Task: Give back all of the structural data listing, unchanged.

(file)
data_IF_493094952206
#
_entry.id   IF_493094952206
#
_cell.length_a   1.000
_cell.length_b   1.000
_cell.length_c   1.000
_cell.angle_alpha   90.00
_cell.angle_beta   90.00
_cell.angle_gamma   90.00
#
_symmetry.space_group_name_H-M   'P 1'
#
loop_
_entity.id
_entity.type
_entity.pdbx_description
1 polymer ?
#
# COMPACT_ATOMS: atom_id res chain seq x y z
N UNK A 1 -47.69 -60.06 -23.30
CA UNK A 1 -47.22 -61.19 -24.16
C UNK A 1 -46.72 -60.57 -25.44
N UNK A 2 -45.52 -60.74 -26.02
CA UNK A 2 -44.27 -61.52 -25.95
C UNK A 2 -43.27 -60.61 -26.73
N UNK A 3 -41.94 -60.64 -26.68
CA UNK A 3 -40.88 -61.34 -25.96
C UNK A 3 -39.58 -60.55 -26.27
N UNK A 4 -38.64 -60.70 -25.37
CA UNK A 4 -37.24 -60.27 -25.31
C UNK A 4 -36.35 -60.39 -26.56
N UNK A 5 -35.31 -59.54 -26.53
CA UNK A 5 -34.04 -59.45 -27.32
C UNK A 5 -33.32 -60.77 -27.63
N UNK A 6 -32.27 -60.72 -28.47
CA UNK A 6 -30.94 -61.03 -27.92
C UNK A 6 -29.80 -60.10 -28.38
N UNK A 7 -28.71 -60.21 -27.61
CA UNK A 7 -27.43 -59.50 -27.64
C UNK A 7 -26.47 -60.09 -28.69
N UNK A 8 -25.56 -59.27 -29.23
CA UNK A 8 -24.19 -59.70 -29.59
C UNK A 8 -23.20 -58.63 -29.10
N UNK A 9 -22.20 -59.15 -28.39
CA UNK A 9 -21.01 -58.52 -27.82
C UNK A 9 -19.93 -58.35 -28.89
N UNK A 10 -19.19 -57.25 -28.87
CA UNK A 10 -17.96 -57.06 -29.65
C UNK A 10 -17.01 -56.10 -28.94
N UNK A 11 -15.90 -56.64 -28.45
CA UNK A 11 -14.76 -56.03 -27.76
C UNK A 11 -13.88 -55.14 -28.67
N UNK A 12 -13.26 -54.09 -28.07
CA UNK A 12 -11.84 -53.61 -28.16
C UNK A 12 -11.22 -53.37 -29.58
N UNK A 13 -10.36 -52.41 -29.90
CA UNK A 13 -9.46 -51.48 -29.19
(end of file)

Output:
data_IF_493094952206
#
_entry.id   IF_493094952206
#
_cell.length_a   1.000
_cell.length_b   1.000
_cell.length_c   1.000
_cell.angle_alpha   90.00
_cell.angle_beta   90.00
_cell.angle_gamma   90.00
#
_symmetry.space_group_name_H-M   'P 1'
#
loop_
_entity.id
_entity.type
_entity.pdbx_description
1 polymer ?
#
# COMPACT_ATOMS: atom_id res chain seq x y z
N UNK A 1 -47.69 -60.06 -23.30
CA UNK A 1 -47.22 -61.19 -24.16
C UNK A 1 -46.72 -60.57 -25.44
N UNK A 2 -45.52 -60.74 -26.02
CA UNK A 2 -44.27 -61.52 -25.95
C UNK A 2 -43.27 -60.61 -26.73
N UNK A 3 -41.94 -60.64 -26.68
CA UNK A 3 -40.88 -61.34 -25.96
C UNK A 3 -39.58 -60.55 -26.27
N UNK A 4 -38.64 -60.70 -25.37
CA UNK A 4 -37.24 -60.27 -25.31
C UNK A 4 -36.35 -60.39 -26.56
N UNK A 5 -35.31 -59.54 -26.53
CA UNK A 5 -34.04 -59.45 -27.32
C UNK A 5 -33.32 -60.77 -27.63
N UNK A 6 -32.27 -60.72 -28.47
CA UNK A 6 -30.94 -61.03 -27.92
C UNK A 6 -29.80 -60.10 -28.38
N UNK A 7 -28.71 -60.21 -27.61
CA UNK A 7 -27.43 -59.50 -27.64
C UNK A 7 -26.47 -60.09 -28.69
N UNK A 8 -25.56 -59.27 -29.23
CA UNK A 8 -24.19 -59.70 -29.59
C UNK A 8 -23.20 -58.63 -29.10
N UNK A 9 -22.20 -59.15 -28.39
CA UNK A 9 -21.01 -58.52 -27.82
C UNK A 9 -19.93 -58.35 -28.89
N UNK A 10 -19.19 -57.25 -28.87
CA UNK A 10 -17.96 -57.06 -29.65
C UNK A 10 -17.01 -56.10 -28.94
N UNK A 11 -15.90 -56.64 -28.45
CA UNK A 11 -14.76 -56.03 -27.76
C UNK A 11 -13.88 -55.14 -28.67
N UNK A 12 -13.26 -54.09 -28.07
CA UNK A 12 -11.84 -53.61 -28.16
C UNK A 12 -11.22 -53.37 -29.58
N UNK A 13 -10.36 -52.41 -29.90
CA UNK A 13 -9.46 -51.48 -29.19